WARNING! The side effects of SLS may include: being lauded at; weak bones; poor health; and–worst of all–alarmingly asymmetrical physical proportions. Reader discretion is advised.
I remember almost getting kicked out of the bar like it was yesterday. My friends and I were sitting around the fire pit at the bar (yes this was a kick ass bar) rambling on about…well I don’t remember.
Slightly intoxicated, I look over to my left and spotted a bouncer. From the head up, he was absolutely jacked; bulging veins, tight abs and massive forearms.
However my eyes glazed downward (not there!) and behold…nothing. Literally, he had the legs of a long distance middle school track athlete.
Unfortunately, I blurted it out a little too loudly to my buddies. Mean looks were then followed by somewhat aggressive conversation. In the end, though, nothing really happened. We parted ways: me, with my killer physique; and him (hopefully), inspired enough to get to the gym and train some legs.
And that was the first time I begin to truly take notice of what I know call Skinny Leg Syndrome or, SLS. In the simplest terms, SLS is having disproportionately small lower body mass, relative to a well-developed upper body. While this is sometimes genetic, it’s nearly always the result of improper lower body training; and, very often, NO lower body training at all.
SLS originated from the fallacy that to have that hollywood look, big legs are out and big chests are in. While I somewhat agree with that statement, it certainly has its flaws.
First of all, the hollywood look is essentially the Vitruvian Man. The Vitruvian man for those that don’t know, is the drawing of the perfectly symmetrical man through the use of mathematics. (You can thank Da Vinci for that one!)
Now the ultimate male (or female ) body doesn’t have skinny legs and a big upper body. They have proportionate muscle, spread out over there entire body. This provides them with health, power and good looks.
So then why, in the 21st Century has leg training essentially gone to shit?
Well there are a few reasons but let’s start with the obvious…
Reason #1 : Everyone Is Afraid Of Having Legs That Look Like This!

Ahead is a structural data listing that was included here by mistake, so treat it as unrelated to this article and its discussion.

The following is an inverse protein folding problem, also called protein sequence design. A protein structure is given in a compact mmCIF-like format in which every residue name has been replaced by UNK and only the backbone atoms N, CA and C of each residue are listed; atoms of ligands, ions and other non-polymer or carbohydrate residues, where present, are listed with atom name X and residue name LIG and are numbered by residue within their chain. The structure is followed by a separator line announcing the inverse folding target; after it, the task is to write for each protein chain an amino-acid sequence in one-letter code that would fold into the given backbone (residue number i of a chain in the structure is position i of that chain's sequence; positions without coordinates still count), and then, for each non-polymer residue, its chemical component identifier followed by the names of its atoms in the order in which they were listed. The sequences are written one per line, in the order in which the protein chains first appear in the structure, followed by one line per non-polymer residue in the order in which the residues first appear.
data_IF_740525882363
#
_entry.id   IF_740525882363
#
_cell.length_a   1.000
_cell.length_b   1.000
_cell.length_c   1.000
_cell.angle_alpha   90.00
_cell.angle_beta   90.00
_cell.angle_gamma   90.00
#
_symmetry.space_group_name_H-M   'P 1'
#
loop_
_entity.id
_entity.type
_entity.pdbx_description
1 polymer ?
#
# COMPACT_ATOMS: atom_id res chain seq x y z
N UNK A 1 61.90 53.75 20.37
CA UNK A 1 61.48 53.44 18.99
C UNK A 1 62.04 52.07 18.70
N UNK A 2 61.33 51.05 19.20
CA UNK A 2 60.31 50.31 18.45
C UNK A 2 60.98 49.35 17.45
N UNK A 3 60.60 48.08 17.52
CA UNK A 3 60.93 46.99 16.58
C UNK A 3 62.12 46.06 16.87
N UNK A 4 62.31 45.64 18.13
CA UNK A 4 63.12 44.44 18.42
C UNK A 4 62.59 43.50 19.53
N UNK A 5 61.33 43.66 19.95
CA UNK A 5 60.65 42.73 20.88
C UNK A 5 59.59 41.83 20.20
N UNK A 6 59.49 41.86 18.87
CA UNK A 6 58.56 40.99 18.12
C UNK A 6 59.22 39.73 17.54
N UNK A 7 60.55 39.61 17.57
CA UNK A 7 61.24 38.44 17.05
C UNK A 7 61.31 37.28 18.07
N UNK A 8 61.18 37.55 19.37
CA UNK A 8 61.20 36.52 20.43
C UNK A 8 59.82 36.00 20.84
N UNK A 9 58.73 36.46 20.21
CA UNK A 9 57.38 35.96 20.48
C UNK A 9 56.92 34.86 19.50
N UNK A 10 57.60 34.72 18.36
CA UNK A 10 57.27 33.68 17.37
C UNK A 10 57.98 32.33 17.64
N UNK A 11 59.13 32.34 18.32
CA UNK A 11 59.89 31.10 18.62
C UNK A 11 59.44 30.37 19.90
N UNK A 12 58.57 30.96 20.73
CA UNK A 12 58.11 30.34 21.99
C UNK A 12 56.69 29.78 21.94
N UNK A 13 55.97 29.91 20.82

Look, no matter how much legs you train, there is no scientifically possible way to end up with what I like to call, Horse legs. That requires thousands and thousands of dollars worth of drugs.
So start fucking training legs!
Reason 2: Squatting Is Bad For Your Knees, Back etc.
This lie refuses to die. And if you have fallen prey, do not condemn yourself because I was in your shoes for half a decade.
In 1960 a few studies showed that deep squatting stretched knee ligaments too far increasing the risk of injury. And the uprising against the squat began.
Today is 2016. It’s time to get your facts straight.
Researchers from Duke University concluded after analyzing more than 2 decades of published literature that the squat “ does not compromise knee stability and can enhance stability if performed correctly”
The NSCA (The National Strength and Conditioning Association) had this to say about squatting…
“Squats when performed correctly and with appropriate supervision are not only safe bit may be a significant deterrent to knee injuries”
So yes, as long as you are using proper form, the squat does not put you at risk for injury. Ironically it actually helps deter it.
Reason 3: My Legs Won’t Fit In Suit Pants.
Frankly, unless you are in the 0.01% genetic realm of endomorph than this is a pointless argument. Simply put, if your legs are too big for your suit pants, you are most likely carrying too much fat. So go get your diet in check, get down to 10% body fat and build the body of a badass. Then we can talk.
The James Bond Legs Routine… Sans Squats
The Badass Body is proportionate, powerful and perfect. It encompasses a delicate balance of aesthetics as well as athletics. It means looking good and performing better.
So don’t compromise your health and your body by avoiding training legs. Get in the gym, use the workout below (with proper form!) and execute. And help get rid of SLS once and for all!
Rest 2 min between sets and 3 min between exercises
Front (weighted) alternating lunge – 3 sets x 4-6 reps
Dumbbell or Barbell Stiff leg dead lifts 3 sets x 4-6 reps
Box jumps 3 sets x 10 reps
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